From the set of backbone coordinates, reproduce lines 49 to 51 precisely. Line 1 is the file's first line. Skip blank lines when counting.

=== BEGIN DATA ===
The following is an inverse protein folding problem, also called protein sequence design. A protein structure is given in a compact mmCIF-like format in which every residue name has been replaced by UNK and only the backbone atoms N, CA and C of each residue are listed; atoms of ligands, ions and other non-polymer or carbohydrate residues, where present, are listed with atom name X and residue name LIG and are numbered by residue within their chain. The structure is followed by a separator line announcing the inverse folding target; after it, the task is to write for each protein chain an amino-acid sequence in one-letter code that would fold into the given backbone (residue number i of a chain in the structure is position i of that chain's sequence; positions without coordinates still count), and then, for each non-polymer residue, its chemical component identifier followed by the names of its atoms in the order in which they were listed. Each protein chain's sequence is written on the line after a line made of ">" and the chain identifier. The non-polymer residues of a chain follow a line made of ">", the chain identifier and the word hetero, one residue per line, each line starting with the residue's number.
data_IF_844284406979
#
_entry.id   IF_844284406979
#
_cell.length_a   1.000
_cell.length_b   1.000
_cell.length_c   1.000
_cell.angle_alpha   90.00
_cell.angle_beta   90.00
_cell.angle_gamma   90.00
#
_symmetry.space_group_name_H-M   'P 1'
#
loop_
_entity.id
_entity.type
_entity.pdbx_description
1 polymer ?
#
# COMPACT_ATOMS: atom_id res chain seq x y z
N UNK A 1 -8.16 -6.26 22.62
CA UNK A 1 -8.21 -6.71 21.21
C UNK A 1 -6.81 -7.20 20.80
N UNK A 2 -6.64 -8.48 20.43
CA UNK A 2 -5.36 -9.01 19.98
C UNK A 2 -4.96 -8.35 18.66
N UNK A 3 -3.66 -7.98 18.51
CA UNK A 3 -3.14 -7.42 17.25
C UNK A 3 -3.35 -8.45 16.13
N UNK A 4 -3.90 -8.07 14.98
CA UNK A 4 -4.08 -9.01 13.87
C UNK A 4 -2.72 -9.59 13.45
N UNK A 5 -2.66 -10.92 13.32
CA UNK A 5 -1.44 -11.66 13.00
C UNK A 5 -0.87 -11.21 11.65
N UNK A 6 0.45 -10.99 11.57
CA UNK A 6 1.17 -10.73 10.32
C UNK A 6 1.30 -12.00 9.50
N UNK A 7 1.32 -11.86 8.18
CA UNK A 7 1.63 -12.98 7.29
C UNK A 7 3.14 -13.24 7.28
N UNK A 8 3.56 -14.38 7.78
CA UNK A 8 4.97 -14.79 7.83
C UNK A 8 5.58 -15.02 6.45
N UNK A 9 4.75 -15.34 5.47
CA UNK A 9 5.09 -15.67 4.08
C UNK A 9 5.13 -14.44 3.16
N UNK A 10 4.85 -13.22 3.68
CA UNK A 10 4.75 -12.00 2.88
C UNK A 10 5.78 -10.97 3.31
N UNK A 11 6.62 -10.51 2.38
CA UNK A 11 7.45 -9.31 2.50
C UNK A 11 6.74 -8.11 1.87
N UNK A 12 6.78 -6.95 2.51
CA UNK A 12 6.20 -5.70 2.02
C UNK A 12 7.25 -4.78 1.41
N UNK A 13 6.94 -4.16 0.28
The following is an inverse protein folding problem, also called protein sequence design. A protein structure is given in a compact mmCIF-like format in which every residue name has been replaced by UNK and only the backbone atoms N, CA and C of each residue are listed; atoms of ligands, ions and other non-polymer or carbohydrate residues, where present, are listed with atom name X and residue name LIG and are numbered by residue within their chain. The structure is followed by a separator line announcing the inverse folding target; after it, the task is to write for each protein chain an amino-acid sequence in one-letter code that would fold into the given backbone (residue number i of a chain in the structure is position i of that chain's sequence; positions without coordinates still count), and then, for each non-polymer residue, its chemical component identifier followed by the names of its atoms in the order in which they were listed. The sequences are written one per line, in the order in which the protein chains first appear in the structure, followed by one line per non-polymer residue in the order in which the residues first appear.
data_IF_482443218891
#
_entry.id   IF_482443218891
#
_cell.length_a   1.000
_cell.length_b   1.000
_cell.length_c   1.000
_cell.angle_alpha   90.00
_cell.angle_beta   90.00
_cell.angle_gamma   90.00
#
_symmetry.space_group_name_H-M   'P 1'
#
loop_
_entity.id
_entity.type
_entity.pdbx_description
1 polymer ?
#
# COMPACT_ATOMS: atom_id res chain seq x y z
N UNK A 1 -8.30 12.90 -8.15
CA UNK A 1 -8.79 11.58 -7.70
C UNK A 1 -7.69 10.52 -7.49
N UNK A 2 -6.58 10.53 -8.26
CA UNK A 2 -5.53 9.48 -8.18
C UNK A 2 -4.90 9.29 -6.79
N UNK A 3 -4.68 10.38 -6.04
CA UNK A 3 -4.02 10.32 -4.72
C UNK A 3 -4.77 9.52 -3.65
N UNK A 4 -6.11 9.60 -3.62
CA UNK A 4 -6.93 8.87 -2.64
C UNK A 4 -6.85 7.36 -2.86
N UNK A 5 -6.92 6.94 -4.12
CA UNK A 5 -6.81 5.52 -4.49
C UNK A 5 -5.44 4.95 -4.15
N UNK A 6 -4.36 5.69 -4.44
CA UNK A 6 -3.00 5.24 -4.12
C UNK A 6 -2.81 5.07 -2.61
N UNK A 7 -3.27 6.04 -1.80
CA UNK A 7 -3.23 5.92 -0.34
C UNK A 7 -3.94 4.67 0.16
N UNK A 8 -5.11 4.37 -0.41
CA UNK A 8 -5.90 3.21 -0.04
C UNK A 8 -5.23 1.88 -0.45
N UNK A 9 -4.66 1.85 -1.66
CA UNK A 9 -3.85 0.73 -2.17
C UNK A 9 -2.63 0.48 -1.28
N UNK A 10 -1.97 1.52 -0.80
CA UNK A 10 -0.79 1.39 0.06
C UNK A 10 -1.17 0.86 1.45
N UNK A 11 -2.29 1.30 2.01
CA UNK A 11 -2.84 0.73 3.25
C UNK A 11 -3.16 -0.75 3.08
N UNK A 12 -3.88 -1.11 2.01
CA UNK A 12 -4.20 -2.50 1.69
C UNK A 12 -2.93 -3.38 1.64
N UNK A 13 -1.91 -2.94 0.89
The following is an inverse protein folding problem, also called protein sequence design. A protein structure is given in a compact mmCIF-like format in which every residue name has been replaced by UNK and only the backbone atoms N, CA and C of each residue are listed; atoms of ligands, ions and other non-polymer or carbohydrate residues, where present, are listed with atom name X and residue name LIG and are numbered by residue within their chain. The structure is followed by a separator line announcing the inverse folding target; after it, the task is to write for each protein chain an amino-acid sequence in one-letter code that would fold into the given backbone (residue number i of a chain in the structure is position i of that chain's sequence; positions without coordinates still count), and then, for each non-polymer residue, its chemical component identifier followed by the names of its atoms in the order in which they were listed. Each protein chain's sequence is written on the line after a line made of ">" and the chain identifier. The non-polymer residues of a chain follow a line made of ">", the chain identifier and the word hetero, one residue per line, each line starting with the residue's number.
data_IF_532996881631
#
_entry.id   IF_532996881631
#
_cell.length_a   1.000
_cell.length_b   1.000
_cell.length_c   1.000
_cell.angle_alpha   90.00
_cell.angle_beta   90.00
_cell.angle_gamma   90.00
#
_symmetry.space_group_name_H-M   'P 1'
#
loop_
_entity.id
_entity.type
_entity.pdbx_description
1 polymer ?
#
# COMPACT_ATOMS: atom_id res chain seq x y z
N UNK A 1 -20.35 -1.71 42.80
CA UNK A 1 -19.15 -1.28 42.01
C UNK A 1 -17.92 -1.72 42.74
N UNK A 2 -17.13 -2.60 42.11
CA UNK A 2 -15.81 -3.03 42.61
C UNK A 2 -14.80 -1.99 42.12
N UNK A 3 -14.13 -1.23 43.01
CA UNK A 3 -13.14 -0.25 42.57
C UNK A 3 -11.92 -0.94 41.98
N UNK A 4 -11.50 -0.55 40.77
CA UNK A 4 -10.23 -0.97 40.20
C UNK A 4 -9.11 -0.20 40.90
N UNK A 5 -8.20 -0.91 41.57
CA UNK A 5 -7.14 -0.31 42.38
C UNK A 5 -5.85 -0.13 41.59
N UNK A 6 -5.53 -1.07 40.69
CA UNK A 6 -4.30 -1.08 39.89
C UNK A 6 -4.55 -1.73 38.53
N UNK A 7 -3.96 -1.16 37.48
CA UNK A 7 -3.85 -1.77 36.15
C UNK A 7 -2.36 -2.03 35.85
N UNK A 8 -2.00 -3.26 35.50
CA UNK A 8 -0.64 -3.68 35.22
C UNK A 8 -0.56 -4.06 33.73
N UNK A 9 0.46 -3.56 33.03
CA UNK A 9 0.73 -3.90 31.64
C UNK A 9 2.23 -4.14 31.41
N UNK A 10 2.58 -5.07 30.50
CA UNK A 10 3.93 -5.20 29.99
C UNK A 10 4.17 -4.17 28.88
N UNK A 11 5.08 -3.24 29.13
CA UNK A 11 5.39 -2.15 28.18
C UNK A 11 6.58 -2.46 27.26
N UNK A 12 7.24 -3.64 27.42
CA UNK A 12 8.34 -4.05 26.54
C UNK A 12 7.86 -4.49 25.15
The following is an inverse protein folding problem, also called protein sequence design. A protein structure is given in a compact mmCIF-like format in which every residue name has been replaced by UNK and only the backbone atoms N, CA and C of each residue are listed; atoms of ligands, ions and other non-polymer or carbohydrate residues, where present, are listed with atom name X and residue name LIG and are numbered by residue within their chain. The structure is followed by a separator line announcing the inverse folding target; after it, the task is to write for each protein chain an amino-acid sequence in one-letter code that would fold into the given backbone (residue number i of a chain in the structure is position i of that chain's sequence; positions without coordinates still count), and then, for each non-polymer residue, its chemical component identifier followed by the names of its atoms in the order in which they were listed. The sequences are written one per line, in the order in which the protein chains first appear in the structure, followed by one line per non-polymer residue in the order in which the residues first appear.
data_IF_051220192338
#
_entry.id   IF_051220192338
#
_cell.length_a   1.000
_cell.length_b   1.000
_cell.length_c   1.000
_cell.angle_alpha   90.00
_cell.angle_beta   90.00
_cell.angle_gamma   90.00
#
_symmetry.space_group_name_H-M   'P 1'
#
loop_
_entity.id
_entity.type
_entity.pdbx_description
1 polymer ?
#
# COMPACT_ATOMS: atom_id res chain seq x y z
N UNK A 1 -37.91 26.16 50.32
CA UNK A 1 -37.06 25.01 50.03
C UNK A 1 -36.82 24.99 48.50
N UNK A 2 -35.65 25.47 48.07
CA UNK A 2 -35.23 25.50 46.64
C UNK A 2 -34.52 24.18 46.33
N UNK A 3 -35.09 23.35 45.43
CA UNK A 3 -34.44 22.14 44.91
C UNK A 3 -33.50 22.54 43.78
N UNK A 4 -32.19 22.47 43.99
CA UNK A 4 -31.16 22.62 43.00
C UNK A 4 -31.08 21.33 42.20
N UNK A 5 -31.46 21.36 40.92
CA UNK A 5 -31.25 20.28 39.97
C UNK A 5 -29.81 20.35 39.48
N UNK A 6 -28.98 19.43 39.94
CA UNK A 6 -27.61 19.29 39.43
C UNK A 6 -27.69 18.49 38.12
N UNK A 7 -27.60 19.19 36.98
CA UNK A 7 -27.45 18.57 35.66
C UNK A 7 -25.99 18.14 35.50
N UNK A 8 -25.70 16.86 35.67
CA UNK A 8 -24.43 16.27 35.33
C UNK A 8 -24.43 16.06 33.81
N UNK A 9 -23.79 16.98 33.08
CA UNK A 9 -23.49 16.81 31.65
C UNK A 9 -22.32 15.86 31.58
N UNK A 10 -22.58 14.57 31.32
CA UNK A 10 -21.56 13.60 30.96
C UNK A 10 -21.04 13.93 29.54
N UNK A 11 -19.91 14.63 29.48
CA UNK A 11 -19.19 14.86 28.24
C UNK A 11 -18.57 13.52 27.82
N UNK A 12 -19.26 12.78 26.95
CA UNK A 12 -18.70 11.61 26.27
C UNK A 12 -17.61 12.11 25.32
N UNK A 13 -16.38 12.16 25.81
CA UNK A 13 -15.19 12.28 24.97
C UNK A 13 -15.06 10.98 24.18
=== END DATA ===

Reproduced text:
N UNK A 10 4.85 -13.22 3.68
CA UNK A 10 4.75 -12.00 2.88
C UNK A 10 5.78 -10.97 3.31